Although I didn’t like the Paper Mate Liquid Flair for writing, it turns out that it’s a pretty great pen for drawing and coloring. It’s comfortable to hold, and the medium, felt tip does a great job at filling in areas. Though smearing and bleeding can definitely be an issue, it might be worth the trouble for some of the bright and vivid colors.
This set comes with seven colors (plus black): blue, red, green, pink, orange, turquoise, and purple. Some of the colors almost look like highlighters, which isn’t something I tend to like. But the red, blue, and purple are dark and vivid – great colors.
If you’re doing detailed work, this might not be the pen for you – the medium point and the smearing issues would make it less than ideal for that application. But for general coloring, it does a great job. Each pen also has a different design on the barrel, which is a nice touch.
This uni-ball Signo 207 color set is best characterized as utilitarian, meant for taking notes but probably not for drawing pictures. Along with black, the set includes three basic colors: a blue and purple, both of which have a fairly standard dark shade, and a red, which is somewhat brighter. They are comfortable to hold and don’t seem to skip or bleed, but they still don’t quite live up to the high standard set by the micro (0.5mm) version of the Signo 207.
While this color set has reliability and comfort, the Signo 207 micro stood out for its professional look and its ability to avoid smearing. By replacing the black grip and silver accents with cheap-looking rubber and white plastic, the professional look is mostly gone. And the smearing is among the worst I’ve seen, especially the blue ink pen.
This Signo 207 color set is not an outright bad set of pens. They’re mostly a disappointment given how much I like the Signo 207 micro. Still, a color set of Sharpie Pens or Pilot G-2s are better options, no matter if you want them for work or art.
If nothing else, the Pilot G-2 Mosaic Collection improves upon the original G-2 design in at least one important way by hiding the ugly G-2 refill. The barrel is instead covered in a pattern of broken hexagons, mimicking mosaic artwork (hence the name), and each barrel matches the color of the ink inside.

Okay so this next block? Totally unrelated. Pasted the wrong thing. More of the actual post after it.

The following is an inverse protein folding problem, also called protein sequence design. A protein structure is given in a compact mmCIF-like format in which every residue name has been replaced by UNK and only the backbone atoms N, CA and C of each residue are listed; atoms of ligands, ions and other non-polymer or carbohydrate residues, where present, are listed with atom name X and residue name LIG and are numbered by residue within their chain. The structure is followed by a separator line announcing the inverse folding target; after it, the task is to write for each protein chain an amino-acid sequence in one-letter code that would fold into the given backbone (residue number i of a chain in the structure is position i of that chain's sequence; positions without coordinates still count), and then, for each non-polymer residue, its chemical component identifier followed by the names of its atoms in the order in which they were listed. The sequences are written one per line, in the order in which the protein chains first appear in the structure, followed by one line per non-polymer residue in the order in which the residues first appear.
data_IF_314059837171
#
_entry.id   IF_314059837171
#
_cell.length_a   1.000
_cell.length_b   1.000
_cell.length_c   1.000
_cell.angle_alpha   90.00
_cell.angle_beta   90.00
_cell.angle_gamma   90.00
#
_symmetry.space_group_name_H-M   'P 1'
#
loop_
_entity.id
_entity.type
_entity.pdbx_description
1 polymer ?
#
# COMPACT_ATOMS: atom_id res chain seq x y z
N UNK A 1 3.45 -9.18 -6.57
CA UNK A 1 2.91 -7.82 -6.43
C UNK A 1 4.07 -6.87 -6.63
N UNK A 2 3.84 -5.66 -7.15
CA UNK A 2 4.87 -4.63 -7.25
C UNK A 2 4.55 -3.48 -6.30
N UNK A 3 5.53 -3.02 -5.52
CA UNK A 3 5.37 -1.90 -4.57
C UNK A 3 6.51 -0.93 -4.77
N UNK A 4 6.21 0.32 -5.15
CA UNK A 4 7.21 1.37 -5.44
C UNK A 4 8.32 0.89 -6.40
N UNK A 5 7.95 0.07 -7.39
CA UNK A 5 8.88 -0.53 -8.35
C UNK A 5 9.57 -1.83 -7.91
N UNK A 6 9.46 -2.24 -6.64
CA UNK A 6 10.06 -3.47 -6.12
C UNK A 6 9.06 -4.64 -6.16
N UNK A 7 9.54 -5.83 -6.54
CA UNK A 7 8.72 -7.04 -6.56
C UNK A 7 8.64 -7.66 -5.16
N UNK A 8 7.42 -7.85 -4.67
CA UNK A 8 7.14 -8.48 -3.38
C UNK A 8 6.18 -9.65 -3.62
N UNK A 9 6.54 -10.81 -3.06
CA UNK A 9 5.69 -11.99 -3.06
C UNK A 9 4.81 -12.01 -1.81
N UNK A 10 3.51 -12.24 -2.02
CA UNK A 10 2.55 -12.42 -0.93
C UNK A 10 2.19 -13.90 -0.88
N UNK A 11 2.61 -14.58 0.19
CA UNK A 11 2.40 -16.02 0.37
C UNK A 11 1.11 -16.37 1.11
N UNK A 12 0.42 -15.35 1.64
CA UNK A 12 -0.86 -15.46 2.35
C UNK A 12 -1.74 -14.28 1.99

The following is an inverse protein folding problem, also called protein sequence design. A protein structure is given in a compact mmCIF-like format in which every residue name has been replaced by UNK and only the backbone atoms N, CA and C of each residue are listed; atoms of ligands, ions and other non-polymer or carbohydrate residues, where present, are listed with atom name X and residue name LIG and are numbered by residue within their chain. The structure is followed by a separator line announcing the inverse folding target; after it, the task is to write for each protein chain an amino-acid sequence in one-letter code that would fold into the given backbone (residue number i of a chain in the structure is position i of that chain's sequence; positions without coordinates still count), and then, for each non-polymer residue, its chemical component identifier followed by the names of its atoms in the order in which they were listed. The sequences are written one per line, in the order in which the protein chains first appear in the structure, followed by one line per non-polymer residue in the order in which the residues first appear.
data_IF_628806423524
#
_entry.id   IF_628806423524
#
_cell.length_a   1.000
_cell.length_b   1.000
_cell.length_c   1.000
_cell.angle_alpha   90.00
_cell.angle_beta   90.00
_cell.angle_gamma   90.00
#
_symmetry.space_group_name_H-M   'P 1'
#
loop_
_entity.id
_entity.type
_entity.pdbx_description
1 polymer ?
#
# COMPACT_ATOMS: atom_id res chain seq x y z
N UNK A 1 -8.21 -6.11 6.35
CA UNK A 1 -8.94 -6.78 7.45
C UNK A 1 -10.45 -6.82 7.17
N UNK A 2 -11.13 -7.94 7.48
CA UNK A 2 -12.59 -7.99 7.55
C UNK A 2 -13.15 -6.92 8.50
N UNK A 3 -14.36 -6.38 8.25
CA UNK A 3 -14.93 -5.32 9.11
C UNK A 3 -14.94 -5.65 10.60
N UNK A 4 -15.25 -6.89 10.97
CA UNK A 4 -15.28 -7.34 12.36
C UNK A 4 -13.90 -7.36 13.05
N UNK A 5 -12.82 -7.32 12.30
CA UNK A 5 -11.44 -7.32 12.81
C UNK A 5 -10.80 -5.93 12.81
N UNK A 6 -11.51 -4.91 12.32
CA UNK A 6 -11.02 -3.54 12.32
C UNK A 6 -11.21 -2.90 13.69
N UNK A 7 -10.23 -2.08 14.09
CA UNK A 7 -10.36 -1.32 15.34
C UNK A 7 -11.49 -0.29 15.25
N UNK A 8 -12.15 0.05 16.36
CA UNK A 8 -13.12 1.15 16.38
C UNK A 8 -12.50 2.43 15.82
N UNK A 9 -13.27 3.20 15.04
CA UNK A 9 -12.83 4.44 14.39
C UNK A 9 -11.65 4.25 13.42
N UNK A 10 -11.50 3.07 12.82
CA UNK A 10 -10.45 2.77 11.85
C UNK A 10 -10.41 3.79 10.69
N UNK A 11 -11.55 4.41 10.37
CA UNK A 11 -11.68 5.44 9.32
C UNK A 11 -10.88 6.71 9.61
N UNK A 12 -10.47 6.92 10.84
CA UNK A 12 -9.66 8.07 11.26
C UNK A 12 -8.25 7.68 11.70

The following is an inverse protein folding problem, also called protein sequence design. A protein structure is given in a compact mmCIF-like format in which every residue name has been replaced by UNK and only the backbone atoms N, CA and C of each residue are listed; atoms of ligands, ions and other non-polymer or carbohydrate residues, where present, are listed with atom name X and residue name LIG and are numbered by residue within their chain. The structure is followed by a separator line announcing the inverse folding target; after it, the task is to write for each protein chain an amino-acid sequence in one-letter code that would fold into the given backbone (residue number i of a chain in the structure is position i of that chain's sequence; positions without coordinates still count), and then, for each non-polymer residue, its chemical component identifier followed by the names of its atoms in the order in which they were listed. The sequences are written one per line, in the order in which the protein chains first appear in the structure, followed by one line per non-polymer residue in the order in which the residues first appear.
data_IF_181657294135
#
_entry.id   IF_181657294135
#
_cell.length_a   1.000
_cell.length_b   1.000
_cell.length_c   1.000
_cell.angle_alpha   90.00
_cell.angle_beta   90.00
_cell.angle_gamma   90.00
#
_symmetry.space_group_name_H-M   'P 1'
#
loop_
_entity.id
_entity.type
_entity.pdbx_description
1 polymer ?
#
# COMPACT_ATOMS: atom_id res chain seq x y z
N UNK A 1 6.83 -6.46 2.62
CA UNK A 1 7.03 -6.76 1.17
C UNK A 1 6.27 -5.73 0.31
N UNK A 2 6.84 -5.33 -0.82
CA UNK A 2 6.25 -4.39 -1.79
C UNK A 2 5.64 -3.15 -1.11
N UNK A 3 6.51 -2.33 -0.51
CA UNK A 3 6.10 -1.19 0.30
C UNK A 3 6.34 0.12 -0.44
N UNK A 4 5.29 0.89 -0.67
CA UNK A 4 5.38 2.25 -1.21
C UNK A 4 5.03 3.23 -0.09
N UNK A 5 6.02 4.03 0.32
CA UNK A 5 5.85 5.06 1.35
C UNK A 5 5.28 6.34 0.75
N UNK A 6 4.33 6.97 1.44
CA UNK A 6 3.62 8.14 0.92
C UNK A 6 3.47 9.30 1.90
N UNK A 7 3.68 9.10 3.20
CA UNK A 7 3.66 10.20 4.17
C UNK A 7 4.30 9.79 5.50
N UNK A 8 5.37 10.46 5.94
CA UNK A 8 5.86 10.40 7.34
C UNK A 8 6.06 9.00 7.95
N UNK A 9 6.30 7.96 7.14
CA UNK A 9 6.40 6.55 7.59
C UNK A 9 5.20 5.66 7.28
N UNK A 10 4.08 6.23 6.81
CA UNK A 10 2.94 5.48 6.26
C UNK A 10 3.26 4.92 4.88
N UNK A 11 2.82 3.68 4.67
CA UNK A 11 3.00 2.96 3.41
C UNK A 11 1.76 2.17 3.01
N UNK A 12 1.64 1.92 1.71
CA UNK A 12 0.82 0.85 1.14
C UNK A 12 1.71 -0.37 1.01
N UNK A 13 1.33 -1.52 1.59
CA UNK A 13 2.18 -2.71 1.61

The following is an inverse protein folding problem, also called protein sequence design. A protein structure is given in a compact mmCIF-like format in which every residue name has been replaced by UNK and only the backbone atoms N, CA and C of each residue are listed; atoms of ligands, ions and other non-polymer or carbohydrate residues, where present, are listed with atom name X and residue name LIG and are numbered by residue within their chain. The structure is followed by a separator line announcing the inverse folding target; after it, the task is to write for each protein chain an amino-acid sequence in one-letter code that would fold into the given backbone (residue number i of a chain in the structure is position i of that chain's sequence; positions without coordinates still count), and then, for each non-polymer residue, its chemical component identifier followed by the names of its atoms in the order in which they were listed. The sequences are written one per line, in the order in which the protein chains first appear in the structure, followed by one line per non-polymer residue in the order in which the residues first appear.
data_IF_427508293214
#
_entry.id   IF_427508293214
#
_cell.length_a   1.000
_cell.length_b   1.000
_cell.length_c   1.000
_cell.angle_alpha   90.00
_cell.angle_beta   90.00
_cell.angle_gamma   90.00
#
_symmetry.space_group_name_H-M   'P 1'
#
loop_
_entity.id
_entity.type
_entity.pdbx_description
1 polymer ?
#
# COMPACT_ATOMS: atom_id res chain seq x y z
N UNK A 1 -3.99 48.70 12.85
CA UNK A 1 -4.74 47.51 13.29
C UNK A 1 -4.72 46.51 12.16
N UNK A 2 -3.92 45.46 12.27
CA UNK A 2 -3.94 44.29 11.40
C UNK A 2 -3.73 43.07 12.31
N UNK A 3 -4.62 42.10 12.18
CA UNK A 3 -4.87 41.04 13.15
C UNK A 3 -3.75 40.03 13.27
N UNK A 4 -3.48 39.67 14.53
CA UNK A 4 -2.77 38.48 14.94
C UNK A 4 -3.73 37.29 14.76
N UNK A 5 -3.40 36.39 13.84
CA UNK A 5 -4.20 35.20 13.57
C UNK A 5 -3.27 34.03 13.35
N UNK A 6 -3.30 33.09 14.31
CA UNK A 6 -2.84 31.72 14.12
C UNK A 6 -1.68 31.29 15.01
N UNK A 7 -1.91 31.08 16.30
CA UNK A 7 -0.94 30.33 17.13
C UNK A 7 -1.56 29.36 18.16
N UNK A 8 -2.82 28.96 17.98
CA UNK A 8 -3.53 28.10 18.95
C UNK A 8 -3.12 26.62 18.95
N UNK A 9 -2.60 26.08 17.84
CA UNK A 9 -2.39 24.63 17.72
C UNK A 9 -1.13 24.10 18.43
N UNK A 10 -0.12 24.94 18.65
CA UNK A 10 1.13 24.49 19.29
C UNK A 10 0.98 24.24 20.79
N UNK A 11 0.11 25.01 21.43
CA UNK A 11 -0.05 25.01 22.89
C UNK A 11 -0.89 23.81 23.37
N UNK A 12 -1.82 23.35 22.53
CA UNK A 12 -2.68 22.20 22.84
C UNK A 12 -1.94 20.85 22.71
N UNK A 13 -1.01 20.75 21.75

In addition to black, there are four colors: blue, red, green, and purple – all of which are quite dark. The green, the lightest of the bunch, is something like a darker shade of aquamarine. The red is more of a “blood red,” and is actually a great color for standard writing.
They write like typical Pilot G-2 pens, which is a mostly positive experience, and they come in a 0.7mm tip. There is some smearing, especially with the black ink, but I had no issues with the pens bleeding through the page. If you’re looking for darker colored gel ink pens, these are a pretty good choice – especially that beautiful dark red.
Lately I’ve been a big fan of the Sharpie Pen – they draw such clean lines, it feels like my handwriting always looks better when I use one. So I was excited to play around with this set of six basic colors: black, blue, red, orange, green, and purple.
The blue and green look fairly standard to my eye, but the orange and red are quite bright. On the other side of the scale, the purple is fairly dark. In fact, I would actually consider using the purple in place of a black pen for writing.
These pens aren’t the greatest at filling an area with color. However, this might be a good addition for anyone using Sharpie permanent markers in their artwork, as it could allow for adding more details. And luckily, I didn’t have any bleeding issues with these colors like I did with the standard black Sharpie Pen.
(note: this is a review of the Zebra F-301 color pack; click here for the full review of the Zebra F-301)
The Zebra F-301 is a very utilitarian pen, and so it’s no surprise that the only colors offered are pretty standard: black, blue, red, and green. The colors aren’t exactly eye-popping, and the lack of variety isn’t great for an artist. But if you already use and enjoy an F-301, these other colors might come in handy for taking notes or marking up papers.
Each color pen has trim matching the inside ink, and though I like the black trim against the stainless steel, I feel that the other colors make the F-301 look a little cheaper. I’d be happy with a more subtle color indicator, perhaps only the print on the barrel and the color on the top of the knock/clicker.
All in all, not a bad set of pens if you’re already happy with your standard black Zebra F-301.